Buffalo Sabres: Who Will Their Next Head Coach Be?
The Buffalo Sabres and general manager Tim Murray have begun the team's first head coaching search since Lindy Ruff was hired before the 1997-98 season.
The circumstances surrounding this search are a bit different than the one that occurred in the summer of 1997.
The biggest difference is where the team stands.
Ruff inherited a team that had won the Northeast Division the prior season and lost in the second round to the eventual Eastern Conference champion Philadelphia Flyers. Ted Nolan also won the Jack Adams Trophy, honoring the league's best head coach, in 1996-97.
A spat with the front office, however, led to Nolan not being offered another contract and the Sabres landing Ruff.
This time, the Sabres are fresh off of their second-straight 30th-place finish. Nolan was officially fired this time around and Murray is conducting his first-ever NHL head coaching search. The new head coach isn't necessarily walking into a playoff-ready roster like Ruff did, but there's a ton of promise.
Who will that promise lure behind the bench?
As if things couldn't get any weirder this season, the fact that a head coach is by far and away the most coveted free agent cements things.
There has been talk about Babcock leaving Detroit since last offseason and, now that its season has ended, the speculation has hit a fever pitch. With the Sabres one of four teams currently without a head coach and four others potentially looking for one soon, Babcock has a lot of options.
His team's performance against Tampa Bay may be earning him even more praise in light of Montreal's struggles with the Bolts during this second round, and may, in turn, boost his price tag.
Babcock has had his share of superstars in Detroit, but it's his work with the players who aren't that helps make Detroit a playoff team every year. He also can adjust his team's game plan to its benefit whenever it's needed.
Detroit finished 10th in the NHL in goals per game this season, but played a much more defensive game against the Lightning, which allowed the Wings to push the series to seven games.
The biggest question surrounding Babcock is whether or not he leaves Detroit—and whether the Sabres can entice him to come—a question that could be answered soon.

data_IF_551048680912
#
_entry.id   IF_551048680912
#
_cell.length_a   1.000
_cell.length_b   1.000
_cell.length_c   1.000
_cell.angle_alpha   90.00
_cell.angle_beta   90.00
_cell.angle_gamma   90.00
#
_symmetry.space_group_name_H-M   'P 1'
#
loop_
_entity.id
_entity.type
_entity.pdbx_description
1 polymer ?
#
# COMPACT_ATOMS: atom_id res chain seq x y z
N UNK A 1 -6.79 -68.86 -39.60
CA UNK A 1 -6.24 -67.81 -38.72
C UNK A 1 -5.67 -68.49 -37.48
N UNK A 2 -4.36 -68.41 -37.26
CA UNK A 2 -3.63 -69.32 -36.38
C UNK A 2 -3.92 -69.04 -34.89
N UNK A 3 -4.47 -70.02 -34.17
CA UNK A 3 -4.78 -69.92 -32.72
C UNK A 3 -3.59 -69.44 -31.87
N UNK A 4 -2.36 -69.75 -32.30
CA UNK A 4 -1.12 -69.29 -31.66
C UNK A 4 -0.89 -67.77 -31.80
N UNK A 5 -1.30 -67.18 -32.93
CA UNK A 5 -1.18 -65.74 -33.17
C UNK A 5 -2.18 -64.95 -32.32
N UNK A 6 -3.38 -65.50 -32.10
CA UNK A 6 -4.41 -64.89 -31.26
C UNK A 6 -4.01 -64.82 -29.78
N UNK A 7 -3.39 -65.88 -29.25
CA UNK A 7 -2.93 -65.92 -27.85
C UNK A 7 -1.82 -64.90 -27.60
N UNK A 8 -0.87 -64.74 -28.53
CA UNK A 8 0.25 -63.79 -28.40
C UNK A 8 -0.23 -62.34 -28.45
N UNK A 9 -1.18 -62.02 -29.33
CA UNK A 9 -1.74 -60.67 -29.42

In most other years, Todd McLellan would be the No. 1 free agent coach, but he's relegated to the second spot with Babcock being potentially available.
But McLellan certainly is garnering a ton of interest.
As it stands, the Sabres, per the Associated Press, have indicated that McLellan is a candidate for their position, and he has also reportedly met with the Oilers both before and after their hire of Peter Chiarelli.
McLellan's list of possible destinations is likely to grow as the offseason progresses, and it's easy to see why.
While he has been cast in a negative light, given the Sharks' struggles in the playoffs, the reverse sweep last year against Los Angeles was essentially the last nail in his coffin. Yet that does not diminish the offensive dominance his Sharks teams had during his tenure.
McLellan got a ton out of his bottom-six forwards and usually made it work with not much on the defensive end. In other words, he'd likely already be in a better spot defensively with the Sabres than he was most years in San Jose.
The biggest question mark with McLellan is his ability to develop young players. The Sharks were stocked with veteran talent when he took over and he was able to surround his younger players with that talent. Logan Couture and Joe Pavelski both became integral parts of McLellan's Sharks teams, but were they the beneficiaries of playing with Joe Thornton and Patrick Marleau? That's a question requiring an answer before he is entrusted with the Sabres' youth.
Dan Bylsma has had a year off from an NHL coaching job, but it's unlikely he'll get a second.
Bylsma was let go from his position as the Pittsburgh Penguins head coach after they fired general manager Ray Shero last offseason.
Bylsma's tenure began extremely well, with a Stanley Cup win in his first half-season in Pittsburgh, but after a few more deep playoff runs, the team seemed to fall flat. Whether that had more to do with Shero's inability to find him a bottom-six forward group with which to work or Bylsma's coaching is the big debate, but his coaching certainly took some hits down the stretch last year, especially in the Olympics.
Bylsma certainly got results early in his Pens career, especially when either Sidney Crosby or Evgeni Malkin were out of the lineup.
If you haven't heard the name Luke Richardson before, expect to hear it a lot more between now and whenever the Sabres hire a coach.